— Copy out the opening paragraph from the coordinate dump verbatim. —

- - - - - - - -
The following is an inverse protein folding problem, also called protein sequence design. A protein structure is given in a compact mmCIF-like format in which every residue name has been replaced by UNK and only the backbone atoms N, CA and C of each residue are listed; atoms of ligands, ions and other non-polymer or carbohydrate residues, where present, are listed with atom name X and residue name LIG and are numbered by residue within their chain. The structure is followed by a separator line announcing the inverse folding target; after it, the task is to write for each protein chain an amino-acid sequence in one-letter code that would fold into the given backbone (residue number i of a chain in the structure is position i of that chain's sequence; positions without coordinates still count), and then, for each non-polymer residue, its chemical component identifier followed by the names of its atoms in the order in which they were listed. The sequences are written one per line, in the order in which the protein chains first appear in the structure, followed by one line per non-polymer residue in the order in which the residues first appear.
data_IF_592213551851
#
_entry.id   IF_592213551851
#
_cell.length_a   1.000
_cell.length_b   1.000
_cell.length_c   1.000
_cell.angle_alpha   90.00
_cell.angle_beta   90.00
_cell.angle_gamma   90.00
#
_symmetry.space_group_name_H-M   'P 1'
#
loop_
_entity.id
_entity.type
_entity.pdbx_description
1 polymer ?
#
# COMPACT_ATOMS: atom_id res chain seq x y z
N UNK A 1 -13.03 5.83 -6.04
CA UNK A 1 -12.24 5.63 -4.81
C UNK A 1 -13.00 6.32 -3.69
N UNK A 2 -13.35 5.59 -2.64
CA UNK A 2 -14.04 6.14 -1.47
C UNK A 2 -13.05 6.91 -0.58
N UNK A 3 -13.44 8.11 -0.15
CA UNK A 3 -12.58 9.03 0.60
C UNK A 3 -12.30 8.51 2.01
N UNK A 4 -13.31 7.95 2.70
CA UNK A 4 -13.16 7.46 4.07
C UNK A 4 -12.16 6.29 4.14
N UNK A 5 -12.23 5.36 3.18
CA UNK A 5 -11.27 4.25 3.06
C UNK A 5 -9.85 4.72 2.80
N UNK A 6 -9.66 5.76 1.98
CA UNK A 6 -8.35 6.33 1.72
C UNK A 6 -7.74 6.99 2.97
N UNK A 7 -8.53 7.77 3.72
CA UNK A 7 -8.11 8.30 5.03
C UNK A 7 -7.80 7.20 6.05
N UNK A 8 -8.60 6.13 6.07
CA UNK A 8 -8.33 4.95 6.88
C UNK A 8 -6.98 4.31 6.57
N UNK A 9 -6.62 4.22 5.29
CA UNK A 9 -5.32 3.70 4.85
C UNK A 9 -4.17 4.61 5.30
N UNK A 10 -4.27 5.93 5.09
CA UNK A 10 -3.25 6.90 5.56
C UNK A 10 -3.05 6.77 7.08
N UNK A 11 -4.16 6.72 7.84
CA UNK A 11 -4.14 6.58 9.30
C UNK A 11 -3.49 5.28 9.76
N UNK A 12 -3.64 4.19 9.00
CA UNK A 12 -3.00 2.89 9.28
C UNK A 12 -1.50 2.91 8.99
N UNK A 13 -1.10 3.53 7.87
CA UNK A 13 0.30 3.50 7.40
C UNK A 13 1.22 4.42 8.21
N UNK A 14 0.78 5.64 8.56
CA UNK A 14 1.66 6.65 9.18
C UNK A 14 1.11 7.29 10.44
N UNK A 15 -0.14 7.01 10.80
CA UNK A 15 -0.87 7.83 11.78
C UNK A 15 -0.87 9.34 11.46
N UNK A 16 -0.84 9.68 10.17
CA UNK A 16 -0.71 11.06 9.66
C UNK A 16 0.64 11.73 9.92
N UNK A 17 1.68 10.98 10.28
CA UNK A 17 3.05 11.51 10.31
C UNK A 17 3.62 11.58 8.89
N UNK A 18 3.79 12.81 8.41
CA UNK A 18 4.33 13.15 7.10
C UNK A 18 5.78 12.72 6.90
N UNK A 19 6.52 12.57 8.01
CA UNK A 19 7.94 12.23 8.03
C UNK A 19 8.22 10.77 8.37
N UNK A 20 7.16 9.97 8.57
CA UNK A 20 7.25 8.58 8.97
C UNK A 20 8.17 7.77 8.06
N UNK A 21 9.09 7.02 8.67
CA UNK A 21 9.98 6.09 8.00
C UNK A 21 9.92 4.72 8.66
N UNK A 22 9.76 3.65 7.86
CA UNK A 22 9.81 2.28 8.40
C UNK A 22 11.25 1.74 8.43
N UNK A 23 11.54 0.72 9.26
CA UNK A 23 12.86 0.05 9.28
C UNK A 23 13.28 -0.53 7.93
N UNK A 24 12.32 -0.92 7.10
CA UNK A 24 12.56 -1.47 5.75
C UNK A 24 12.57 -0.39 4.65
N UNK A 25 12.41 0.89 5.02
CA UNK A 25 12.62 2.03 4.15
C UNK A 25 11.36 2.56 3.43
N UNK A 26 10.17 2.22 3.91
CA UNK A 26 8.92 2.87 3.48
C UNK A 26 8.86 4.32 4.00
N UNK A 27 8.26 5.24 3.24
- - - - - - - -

The following is an inverse protein folding problem, also called protein sequence design. A protein structure is given in a compact mmCIF-like format in which every residue name has been replaced by UNK and only the backbone atoms N, CA and C of each residue are listed; atoms of ligands, ions and other non-polymer or carbohydrate residues, where present, are listed with atom name X and residue name LIG and are numbered by residue within their chain. The structure is followed by a separator line announcing the inverse folding target; after it, the task is to write for each protein chain an amino-acid sequence in one-letter code that would fold into the given backbone (residue number i of a chain in the structure is position i of that chain's sequence; positions without coordinates still count), and then, for each non-polymer residue, its chemical component identifier followed by the names of its atoms in the order in which they were listed. The sequences are written one per line, in the order in which the protein chains first appear in the structure, followed by one line per non-polymer residue in the order in which the residues first appear.